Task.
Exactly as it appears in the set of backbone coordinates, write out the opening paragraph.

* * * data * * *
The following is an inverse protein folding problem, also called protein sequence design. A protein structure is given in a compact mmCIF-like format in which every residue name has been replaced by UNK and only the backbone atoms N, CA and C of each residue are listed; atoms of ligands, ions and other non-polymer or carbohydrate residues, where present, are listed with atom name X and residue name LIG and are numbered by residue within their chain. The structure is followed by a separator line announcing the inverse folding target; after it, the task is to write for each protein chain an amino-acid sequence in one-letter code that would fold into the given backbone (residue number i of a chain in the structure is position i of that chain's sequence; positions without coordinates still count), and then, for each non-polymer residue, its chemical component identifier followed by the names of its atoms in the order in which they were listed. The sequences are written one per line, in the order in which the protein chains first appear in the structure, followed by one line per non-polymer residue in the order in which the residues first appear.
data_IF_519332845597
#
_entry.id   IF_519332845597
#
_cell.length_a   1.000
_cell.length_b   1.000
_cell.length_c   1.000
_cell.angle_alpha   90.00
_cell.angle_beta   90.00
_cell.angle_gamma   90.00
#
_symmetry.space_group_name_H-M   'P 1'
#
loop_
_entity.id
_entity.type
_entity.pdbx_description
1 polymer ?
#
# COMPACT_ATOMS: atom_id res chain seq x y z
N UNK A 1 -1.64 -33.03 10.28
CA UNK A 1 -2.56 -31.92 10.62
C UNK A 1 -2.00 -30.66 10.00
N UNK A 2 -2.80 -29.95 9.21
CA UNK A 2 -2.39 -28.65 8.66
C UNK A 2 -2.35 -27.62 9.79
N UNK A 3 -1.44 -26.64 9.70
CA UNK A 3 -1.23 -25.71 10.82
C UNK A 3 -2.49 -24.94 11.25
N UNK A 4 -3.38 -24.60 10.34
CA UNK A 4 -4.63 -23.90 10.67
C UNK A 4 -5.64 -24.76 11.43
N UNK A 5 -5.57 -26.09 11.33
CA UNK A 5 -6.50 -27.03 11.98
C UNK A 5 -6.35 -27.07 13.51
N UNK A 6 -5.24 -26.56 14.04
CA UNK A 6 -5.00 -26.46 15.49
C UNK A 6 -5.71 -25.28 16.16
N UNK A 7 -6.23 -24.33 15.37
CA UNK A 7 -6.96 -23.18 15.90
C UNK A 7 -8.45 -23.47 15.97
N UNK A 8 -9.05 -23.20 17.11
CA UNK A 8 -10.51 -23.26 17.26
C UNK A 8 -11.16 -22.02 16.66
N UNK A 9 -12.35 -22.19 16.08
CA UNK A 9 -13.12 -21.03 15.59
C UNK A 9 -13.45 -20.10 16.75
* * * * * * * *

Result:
The following is an inverse protein folding problem, also called protein sequence design. A protein structure is given in a compact mmCIF-like format in which every residue name has been replaced by UNK and only the backbone atoms N, CA and C of each residue are listed; atoms of ligands, ions and other non-polymer or carbohydrate residues, where present, are listed with atom name X and residue name LIG and are numbered by residue within their chain. The structure is followed by a separator line announcing the inverse folding target; after it, the task is to write for each protein chain an amino-acid sequence in one-letter code that would fold into the given backbone (residue number i of a chain in the structure is position i of that chain's sequence; positions without coordinates still count), and then, for each non-polymer residue, its chemical component identifier followed by the names of its atoms in the order in which they were listed. The sequences are written one per line, in the order in which the protein chains first appear in the structure, followed by one line per non-polymer residue in the order in which the residues first appear.